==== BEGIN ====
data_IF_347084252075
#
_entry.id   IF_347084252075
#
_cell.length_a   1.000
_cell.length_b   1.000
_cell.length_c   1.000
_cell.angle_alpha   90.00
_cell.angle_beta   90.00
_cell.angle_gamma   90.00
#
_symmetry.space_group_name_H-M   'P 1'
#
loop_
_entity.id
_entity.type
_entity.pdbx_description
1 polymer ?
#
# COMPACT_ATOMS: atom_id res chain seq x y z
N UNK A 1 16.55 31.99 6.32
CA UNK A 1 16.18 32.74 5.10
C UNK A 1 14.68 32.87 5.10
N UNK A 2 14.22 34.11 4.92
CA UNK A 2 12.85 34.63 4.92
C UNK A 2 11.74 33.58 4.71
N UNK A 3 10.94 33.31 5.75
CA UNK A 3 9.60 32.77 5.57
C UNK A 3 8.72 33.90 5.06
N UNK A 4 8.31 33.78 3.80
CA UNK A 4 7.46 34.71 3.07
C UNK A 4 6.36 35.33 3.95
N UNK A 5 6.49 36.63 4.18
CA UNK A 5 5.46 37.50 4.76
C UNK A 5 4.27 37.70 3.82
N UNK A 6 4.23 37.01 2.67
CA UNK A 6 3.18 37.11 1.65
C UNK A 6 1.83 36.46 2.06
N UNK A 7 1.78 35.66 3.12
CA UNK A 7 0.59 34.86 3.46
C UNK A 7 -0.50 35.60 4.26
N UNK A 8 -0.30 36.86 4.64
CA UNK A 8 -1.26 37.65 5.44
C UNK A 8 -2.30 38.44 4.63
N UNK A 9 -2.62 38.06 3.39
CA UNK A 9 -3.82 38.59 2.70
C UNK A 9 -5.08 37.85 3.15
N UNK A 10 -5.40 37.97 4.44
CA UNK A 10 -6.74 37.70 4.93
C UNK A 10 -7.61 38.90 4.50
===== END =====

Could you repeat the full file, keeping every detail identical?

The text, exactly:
data_IF_347084252075
#
_entry.id   IF_347084252075
#
_cell.length_a   1.000
_cell.length_b   1.000
_cell.length_c   1.000
_cell.angle_alpha   90.00
_cell.angle_beta   90.00
_cell.angle_gamma   90.00
#
_symmetry.space_group_name_H-M   'P 1'
#
loop_
_entity.id
_entity.type
_entity.pdbx_description
1 polymer ?
#
# COMPACT_ATOMS: atom_id res chain seq x y z
N UNK A 1 16.55 31.99 6.32
CA UNK A 1 16.18 32.74 5.10
C UNK A 1 14.68 32.87 5.10
N UNK A 2 14.22 34.11 4.92
CA UNK A 2 12.85 34.63 4.92
C UNK A 2 11.74 33.58 4.71
N UNK A 3 10.94 33.31 5.75
CA UNK A 3 9.60 32.77 5.57
C UNK A 3 8.72 33.90 5.06
N UNK A 4 8.31 33.78 3.80
CA UNK A 4 7.46 34.71 3.07
C UNK A 4 6.36 35.33 3.95
N UNK A 5 6.49 36.63 4.18
CA UNK A 5 5.46 37.50 4.76
C UNK A 5 4.27 37.70 3.82
N UNK A 6 4.23 37.01 2.67
CA UNK A 6 3.18 37.11 1.65
C UNK A 6 1.83 36.46 2.06
N UNK A 7 1.78 35.66 3.12
CA UNK A 7 0.59 34.86 3.46
C UNK A 7 -0.50 35.60 4.26
N UNK A 8 -0.30 36.86 4.64
CA UNK A 8 -1.26 37.65 5.44
C UNK A 8 -2.30 38.44 4.63
N UNK A 9 -2.62 38.06 3.39
CA UNK A 9 -3.82 38.59 2.70
C UNK A 9 -5.08 37.85 3.15
N UNK A 10 -5.40 37.97 4.44
CA UNK A 10 -6.74 37.70 4.93
C UNK A 10 -7.61 38.90 4.50